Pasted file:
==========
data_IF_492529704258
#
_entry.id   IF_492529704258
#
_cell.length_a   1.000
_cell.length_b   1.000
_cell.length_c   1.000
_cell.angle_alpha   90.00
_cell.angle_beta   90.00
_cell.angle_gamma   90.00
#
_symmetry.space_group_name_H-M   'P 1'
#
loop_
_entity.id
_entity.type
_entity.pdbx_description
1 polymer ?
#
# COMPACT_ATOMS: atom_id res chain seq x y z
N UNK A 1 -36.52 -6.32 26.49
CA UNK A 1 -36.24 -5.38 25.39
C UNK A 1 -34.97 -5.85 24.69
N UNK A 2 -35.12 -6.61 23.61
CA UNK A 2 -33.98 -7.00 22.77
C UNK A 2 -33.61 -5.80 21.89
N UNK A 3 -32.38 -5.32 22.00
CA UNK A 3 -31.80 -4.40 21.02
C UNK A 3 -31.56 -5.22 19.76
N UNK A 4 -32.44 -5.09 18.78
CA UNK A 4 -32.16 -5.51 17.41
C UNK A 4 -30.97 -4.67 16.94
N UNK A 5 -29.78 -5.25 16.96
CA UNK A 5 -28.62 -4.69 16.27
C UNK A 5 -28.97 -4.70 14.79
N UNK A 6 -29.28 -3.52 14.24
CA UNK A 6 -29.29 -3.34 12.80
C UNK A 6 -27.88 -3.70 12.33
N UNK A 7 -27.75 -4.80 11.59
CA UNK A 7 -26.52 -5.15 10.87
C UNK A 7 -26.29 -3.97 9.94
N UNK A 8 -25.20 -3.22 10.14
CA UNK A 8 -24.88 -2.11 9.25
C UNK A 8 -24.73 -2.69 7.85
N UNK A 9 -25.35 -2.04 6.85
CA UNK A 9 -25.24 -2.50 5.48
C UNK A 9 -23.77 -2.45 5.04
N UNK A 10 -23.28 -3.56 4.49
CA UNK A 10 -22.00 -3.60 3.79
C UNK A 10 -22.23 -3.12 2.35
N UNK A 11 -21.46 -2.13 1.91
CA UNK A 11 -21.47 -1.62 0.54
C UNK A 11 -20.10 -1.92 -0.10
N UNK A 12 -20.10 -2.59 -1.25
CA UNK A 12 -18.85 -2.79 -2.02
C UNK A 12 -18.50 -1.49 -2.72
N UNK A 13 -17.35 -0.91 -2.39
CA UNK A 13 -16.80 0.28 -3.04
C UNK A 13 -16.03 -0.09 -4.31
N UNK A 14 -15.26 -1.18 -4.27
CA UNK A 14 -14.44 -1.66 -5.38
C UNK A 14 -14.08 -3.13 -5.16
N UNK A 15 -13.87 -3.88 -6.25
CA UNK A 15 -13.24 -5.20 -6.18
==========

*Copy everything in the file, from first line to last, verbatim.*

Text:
data_IF_492529704258
#
_entry.id   IF_492529704258
#
_cell.length_a   1.000
_cell.length_b   1.000
_cell.length_c   1.000
_cell.angle_alpha   90.00
_cell.angle_beta   90.00
_cell.angle_gamma   90.00
#
_symmetry.space_group_name_H-M   'P 1'
#
loop_
_entity.id
_entity.type
_entity.pdbx_description
1 polymer ?
#
# COMPACT_ATOMS: atom_id res chain seq x y z
N UNK A 1 -36.52 -6.32 26.49
CA UNK A 1 -36.24 -5.38 25.39
C UNK A 1 -34.97 -5.85 24.69
N UNK A 2 -35.12 -6.61 23.61
CA UNK A 2 -33.98 -7.00 22.77
C UNK A 2 -33.61 -5.80 21.89
N UNK A 3 -32.38 -5.32 22.00
CA UNK A 3 -31.80 -4.40 21.02
C UNK A 3 -31.56 -5.22 19.76
N UNK A 4 -32.44 -5.09 18.78
CA UNK A 4 -32.16 -5.51 17.41
C UNK A 4 -30.97 -4.67 16.94
N UNK A 5 -29.78 -5.25 16.96
CA UNK A 5 -28.62 -4.69 16.27
C UNK A 5 -28.97 -4.70 14.79
N UNK A 6 -29.28 -3.52 14.24
CA UNK A 6 -29.29 -3.34 12.80
C UNK A 6 -27.88 -3.70 12.33
N UNK A 7 -27.75 -4.80 11.59
CA UNK A 7 -26.52 -5.15 10.87
C UNK A 7 -26.29 -3.97 9.94
N UNK A 8 -25.20 -3.22 10.14
CA UNK A 8 -24.88 -2.11 9.25
C UNK A 8 -24.73 -2.69 7.85
N UNK A 9 -25.35 -2.04 6.85
CA UNK A 9 -25.24 -2.50 5.48
C UNK A 9 -23.77 -2.45 5.04
N UNK A 10 -23.28 -3.56 4.49
CA UNK A 10 -22.00 -3.60 3.79
C UNK A 10 -22.23 -3.12 2.35
N UNK A 11 -21.46 -2.13 1.91
CA UNK A 11 -21.47 -1.62 0.54
C UNK A 11 -20.10 -1.92 -0.10
N UNK A 12 -20.10 -2.59 -1.25
CA UNK A 12 -18.85 -2.79 -2.02
C UNK A 12 -18.50 -1.49 -2.72
N UNK A 13 -17.35 -0.91 -2.39
CA UNK A 13 -16.80 0.28 -3.04
C UNK A 13 -16.03 -0.09 -4.31
N UNK A 14 -15.26 -1.18 -4.27
CA UNK A 14 -14.44 -1.66 -5.38
C UNK A 14 -14.08 -3.13 -5.16
N UNK A 15 -13.87 -3.88 -6.25
CA UNK A 15 -13.24 -5.20 -6.18